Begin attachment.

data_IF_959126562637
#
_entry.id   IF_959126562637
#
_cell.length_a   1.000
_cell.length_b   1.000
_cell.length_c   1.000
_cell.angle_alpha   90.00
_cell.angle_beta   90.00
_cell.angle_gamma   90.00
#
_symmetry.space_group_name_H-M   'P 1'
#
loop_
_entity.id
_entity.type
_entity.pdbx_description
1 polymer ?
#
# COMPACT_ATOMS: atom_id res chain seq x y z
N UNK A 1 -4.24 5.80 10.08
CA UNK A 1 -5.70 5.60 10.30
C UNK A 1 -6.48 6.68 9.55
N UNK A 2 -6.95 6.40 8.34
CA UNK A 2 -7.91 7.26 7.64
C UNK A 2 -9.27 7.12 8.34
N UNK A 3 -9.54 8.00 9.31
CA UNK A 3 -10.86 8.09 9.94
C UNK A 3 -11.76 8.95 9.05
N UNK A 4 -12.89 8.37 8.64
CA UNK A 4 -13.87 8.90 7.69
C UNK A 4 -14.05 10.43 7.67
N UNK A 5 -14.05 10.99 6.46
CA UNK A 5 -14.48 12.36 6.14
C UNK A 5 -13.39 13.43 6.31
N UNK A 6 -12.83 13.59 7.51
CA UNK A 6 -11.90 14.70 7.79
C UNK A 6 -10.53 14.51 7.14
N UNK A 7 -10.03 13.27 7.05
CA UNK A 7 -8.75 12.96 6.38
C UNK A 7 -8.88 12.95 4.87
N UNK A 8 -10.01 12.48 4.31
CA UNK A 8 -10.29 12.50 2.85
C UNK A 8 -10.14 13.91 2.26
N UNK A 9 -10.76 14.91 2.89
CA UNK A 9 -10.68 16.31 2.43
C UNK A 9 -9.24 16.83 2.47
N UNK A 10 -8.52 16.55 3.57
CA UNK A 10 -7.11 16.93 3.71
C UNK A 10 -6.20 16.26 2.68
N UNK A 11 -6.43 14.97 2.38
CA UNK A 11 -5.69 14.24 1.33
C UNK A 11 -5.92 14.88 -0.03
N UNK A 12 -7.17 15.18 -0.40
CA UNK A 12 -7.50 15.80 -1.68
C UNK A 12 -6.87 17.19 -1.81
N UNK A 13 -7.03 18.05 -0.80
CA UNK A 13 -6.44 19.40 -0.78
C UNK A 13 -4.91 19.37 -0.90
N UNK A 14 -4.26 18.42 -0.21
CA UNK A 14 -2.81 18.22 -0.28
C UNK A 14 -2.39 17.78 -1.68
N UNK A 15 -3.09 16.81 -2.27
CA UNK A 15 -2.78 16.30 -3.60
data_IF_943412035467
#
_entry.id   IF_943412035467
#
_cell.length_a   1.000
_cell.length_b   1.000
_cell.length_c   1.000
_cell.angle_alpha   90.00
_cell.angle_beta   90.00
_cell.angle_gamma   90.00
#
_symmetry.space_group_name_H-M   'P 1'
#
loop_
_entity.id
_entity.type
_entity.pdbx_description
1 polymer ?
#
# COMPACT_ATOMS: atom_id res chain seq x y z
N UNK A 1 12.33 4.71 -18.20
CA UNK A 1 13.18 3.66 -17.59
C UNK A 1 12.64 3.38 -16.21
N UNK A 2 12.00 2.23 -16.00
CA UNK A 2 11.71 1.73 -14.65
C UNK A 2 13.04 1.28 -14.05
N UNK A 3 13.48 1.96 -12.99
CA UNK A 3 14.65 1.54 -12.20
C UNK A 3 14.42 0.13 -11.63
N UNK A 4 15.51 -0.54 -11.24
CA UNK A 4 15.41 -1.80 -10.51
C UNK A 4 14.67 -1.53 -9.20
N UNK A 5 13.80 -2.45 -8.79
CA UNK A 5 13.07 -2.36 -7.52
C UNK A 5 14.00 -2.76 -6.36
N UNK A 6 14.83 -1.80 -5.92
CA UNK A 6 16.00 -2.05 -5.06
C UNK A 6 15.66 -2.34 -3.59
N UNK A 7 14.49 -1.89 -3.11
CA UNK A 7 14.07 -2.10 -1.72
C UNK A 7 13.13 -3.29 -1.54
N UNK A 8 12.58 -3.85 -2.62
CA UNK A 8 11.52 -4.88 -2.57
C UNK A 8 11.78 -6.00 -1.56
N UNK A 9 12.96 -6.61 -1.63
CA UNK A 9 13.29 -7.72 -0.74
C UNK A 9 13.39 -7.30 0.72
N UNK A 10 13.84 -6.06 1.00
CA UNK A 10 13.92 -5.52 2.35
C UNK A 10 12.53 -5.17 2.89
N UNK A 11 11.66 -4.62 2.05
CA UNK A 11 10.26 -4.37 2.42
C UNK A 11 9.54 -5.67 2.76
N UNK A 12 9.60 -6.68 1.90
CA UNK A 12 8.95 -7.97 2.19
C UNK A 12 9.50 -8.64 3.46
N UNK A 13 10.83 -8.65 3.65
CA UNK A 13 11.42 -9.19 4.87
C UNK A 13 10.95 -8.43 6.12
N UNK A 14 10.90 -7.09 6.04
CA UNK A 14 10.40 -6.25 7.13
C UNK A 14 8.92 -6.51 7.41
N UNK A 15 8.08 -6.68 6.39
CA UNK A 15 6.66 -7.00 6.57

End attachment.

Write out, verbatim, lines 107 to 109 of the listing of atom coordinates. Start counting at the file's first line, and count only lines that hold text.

CA UNK A 8 11.52 -4.88 -2.57
C UNK A 8 11.78 -6.00 -1.56
N UNK A 9 12.96 -6.61 -1.63